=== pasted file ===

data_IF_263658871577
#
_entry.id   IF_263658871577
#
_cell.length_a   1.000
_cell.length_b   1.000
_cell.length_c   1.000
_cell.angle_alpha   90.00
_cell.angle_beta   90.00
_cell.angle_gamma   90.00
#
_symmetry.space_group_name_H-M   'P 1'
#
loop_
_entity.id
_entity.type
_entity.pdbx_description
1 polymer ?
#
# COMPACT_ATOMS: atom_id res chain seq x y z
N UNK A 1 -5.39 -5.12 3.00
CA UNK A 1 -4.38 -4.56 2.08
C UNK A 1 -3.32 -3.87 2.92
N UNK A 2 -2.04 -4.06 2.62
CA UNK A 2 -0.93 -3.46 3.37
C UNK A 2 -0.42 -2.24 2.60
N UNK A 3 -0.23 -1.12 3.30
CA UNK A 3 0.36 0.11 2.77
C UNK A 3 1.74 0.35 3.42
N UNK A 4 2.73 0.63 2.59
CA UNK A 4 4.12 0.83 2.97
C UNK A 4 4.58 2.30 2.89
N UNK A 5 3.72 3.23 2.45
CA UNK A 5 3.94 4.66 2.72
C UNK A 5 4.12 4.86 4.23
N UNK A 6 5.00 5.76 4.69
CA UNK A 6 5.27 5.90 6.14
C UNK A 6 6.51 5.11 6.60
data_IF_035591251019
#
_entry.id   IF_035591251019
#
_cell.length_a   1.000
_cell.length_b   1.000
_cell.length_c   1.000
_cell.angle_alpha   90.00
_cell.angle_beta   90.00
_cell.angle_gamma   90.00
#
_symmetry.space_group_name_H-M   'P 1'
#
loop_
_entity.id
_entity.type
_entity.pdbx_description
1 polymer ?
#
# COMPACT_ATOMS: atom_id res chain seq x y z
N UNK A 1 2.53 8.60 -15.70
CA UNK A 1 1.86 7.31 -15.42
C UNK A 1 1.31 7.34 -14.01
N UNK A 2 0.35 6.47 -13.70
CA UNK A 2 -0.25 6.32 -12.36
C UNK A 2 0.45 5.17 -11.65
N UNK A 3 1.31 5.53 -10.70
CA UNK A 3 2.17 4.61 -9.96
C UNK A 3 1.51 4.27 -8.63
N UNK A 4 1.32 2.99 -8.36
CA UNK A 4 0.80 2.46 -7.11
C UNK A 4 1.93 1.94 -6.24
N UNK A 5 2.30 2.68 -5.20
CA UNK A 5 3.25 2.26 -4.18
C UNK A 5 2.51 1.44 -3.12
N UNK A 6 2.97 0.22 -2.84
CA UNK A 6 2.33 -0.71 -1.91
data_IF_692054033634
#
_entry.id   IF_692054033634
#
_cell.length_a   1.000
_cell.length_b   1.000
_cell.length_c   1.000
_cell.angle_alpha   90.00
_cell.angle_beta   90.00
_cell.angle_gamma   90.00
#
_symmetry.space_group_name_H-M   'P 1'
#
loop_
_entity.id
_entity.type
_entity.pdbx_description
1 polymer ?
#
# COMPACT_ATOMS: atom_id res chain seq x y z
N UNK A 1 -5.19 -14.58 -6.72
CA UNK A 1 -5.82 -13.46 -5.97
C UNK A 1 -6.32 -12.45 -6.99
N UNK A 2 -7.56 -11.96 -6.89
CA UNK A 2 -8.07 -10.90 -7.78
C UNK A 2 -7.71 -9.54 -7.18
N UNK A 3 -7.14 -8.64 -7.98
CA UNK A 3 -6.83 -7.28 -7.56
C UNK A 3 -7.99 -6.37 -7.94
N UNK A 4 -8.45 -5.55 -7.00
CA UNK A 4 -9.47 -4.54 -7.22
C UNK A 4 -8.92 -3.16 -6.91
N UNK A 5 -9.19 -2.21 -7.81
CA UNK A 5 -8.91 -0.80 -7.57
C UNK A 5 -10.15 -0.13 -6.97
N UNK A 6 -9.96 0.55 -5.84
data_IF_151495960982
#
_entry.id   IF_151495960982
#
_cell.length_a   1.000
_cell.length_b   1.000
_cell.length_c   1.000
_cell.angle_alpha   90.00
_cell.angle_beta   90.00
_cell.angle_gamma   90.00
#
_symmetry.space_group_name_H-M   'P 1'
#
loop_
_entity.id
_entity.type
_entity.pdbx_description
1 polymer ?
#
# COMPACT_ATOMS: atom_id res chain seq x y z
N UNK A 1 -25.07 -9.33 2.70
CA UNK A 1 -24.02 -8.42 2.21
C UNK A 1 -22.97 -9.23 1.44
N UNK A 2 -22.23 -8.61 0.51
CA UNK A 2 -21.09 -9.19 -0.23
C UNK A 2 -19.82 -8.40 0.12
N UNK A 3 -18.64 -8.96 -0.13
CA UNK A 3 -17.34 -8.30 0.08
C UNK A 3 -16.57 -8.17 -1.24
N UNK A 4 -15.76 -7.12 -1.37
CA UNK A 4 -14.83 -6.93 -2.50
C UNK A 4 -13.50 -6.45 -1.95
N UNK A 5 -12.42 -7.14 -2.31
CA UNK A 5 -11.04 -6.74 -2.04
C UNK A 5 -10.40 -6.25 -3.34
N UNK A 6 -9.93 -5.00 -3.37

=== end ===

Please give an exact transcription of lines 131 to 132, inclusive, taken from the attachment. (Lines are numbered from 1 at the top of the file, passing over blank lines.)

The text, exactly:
# COMPACT_ATOMS: atom_id res chain seq x y z
N UNK A 1 -25.07 -9.33 2.70